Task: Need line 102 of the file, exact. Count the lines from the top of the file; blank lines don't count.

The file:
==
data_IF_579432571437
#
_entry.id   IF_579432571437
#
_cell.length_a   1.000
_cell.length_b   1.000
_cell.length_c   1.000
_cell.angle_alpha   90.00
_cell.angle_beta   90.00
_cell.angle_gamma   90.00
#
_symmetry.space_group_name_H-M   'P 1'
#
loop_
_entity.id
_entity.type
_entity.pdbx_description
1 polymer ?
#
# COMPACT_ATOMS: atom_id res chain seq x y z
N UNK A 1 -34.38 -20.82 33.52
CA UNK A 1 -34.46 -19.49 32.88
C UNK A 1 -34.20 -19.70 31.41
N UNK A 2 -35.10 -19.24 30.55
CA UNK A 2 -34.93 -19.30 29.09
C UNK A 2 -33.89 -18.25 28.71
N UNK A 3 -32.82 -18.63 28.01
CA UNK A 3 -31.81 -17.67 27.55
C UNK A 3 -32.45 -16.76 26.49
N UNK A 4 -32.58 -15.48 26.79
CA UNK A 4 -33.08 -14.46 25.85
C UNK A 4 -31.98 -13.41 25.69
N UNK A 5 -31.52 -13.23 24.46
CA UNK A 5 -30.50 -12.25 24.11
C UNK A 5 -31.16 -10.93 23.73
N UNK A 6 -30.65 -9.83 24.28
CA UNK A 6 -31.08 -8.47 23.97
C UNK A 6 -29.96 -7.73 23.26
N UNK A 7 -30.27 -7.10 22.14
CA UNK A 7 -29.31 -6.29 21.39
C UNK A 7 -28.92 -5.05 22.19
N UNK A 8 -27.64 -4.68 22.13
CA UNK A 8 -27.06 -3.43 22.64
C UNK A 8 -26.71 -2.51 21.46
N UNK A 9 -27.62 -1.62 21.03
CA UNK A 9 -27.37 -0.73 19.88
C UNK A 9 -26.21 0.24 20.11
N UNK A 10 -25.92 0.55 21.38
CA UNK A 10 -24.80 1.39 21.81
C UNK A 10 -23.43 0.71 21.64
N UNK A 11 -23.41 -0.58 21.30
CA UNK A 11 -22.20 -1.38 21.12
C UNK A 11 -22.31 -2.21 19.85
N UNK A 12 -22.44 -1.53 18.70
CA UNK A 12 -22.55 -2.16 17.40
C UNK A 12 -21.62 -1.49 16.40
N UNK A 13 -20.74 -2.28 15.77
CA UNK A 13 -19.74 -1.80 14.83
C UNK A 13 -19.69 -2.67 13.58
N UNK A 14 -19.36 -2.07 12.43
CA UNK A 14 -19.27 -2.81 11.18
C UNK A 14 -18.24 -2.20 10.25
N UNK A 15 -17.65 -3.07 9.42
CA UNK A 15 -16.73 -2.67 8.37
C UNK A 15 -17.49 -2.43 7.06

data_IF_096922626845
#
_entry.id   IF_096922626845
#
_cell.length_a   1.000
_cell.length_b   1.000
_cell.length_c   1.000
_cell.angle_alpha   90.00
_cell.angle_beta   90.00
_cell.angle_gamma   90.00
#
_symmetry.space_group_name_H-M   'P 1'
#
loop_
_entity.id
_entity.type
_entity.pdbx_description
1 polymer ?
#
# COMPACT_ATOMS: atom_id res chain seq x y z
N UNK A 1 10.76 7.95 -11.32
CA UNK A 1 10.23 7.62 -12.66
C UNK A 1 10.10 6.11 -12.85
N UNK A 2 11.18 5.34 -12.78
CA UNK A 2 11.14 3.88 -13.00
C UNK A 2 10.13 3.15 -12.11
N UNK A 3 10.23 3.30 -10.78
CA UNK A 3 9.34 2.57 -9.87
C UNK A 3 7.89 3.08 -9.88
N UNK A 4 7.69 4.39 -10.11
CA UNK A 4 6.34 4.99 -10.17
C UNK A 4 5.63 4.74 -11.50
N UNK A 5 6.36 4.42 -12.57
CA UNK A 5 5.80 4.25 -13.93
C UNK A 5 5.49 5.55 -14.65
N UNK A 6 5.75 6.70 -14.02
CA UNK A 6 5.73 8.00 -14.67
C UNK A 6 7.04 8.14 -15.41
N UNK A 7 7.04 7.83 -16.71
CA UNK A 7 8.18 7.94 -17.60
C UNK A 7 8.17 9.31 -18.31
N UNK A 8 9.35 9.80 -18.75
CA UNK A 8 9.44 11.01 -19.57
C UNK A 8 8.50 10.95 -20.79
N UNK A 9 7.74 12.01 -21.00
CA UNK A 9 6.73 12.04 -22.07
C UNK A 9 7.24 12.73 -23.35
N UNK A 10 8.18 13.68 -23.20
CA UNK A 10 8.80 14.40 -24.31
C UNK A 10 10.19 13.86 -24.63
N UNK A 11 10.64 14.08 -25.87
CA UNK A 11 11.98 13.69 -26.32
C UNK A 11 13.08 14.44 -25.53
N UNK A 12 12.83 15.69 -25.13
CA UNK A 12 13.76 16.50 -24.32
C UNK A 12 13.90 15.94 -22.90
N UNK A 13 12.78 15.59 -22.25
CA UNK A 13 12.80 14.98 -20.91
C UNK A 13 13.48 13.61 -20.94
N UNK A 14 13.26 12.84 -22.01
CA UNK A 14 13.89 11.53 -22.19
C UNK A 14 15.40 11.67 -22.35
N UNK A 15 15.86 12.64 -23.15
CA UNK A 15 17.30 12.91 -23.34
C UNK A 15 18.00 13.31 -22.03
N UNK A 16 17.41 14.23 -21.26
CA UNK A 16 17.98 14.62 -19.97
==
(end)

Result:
CA UNK A 6 5.73 8.00 -14.67